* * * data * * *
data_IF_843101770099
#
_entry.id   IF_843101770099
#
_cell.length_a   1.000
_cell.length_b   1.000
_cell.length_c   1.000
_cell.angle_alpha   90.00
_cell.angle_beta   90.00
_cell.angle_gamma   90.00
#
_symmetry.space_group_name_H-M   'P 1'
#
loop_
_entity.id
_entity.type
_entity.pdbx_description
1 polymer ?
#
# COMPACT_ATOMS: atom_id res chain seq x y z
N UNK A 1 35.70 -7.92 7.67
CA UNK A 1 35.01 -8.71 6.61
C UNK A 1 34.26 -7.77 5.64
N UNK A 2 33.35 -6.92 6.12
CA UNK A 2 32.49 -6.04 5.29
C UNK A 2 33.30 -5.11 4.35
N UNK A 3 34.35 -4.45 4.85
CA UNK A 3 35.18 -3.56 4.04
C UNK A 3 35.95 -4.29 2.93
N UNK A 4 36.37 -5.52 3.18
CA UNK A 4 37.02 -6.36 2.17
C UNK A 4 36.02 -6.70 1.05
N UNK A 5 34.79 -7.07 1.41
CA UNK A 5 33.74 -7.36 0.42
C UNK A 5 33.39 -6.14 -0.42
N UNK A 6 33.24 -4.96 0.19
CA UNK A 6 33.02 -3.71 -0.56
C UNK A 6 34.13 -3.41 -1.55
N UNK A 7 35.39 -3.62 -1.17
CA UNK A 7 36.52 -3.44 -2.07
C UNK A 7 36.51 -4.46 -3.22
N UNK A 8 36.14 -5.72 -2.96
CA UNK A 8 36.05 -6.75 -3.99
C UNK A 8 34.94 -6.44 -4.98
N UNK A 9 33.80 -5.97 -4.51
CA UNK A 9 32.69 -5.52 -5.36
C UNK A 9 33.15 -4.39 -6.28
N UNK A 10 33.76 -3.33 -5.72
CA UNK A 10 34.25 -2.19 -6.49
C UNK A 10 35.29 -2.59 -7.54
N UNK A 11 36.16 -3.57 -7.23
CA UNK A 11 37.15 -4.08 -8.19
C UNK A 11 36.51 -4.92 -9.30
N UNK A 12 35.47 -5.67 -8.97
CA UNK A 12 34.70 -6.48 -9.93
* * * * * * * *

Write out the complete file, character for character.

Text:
data_IF_843101770099
#
_entry.id   IF_843101770099
#
_cell.length_a   1.000
_cell.length_b   1.000
_cell.length_c   1.000
_cell.angle_alpha   90.00
_cell.angle_beta   90.00
_cell.angle_gamma   90.00
#
_symmetry.space_group_name_H-M   'P 1'
#
loop_
_entity.id
_entity.type
_entity.pdbx_description
1 polymer ?
#
# COMPACT_ATOMS: atom_id res chain seq x y z
N UNK A 1 35.70 -7.92 7.67
CA UNK A 1 35.01 -8.71 6.61
C UNK A 1 34.26 -7.77 5.64
N UNK A 2 33.35 -6.92 6.12
CA UNK A 2 32.49 -6.04 5.29
C UNK A 2 33.30 -5.11 4.35
N UNK A 3 34.35 -4.45 4.85
CA UNK A 3 35.18 -3.56 4.04
C UNK A 3 35.95 -4.29 2.93
N UNK A 4 36.37 -5.52 3.18
CA UNK A 4 37.02 -6.36 2.17
C UNK A 4 36.02 -6.70 1.05
N UNK A 5 34.79 -7.07 1.41
CA UNK A 5 33.74 -7.36 0.42
C UNK A 5 33.39 -6.14 -0.42
N UNK A 6 33.24 -4.96 0.19
CA UNK A 6 33.02 -3.71 -0.56
C UNK A 6 34.13 -3.41 -1.55
N UNK A 7 35.39 -3.62 -1.17
CA UNK A 7 36.52 -3.44 -2.07
C UNK A 7 36.51 -4.46 -3.22
N UNK A 8 36.14 -5.72 -2.96
CA UNK A 8 36.05 -6.75 -3.99
C UNK A 8 34.94 -6.44 -4.98
N UNK A 9 33.80 -5.97 -4.51
CA UNK A 9 32.69 -5.52 -5.36
C UNK A 9 33.15 -4.39 -6.28
N UNK A 10 33.76 -3.33 -5.72
CA UNK A 10 34.25 -2.19 -6.49
C UNK A 10 35.29 -2.59 -7.54
N UNK A 11 36.16 -3.57 -7.23
CA UNK A 11 37.15 -4.08 -8.19
C UNK A 11 36.51 -4.92 -9.30
N UNK A 12 35.47 -5.67 -8.97
CA UNK A 12 34.70 -6.48 -9.93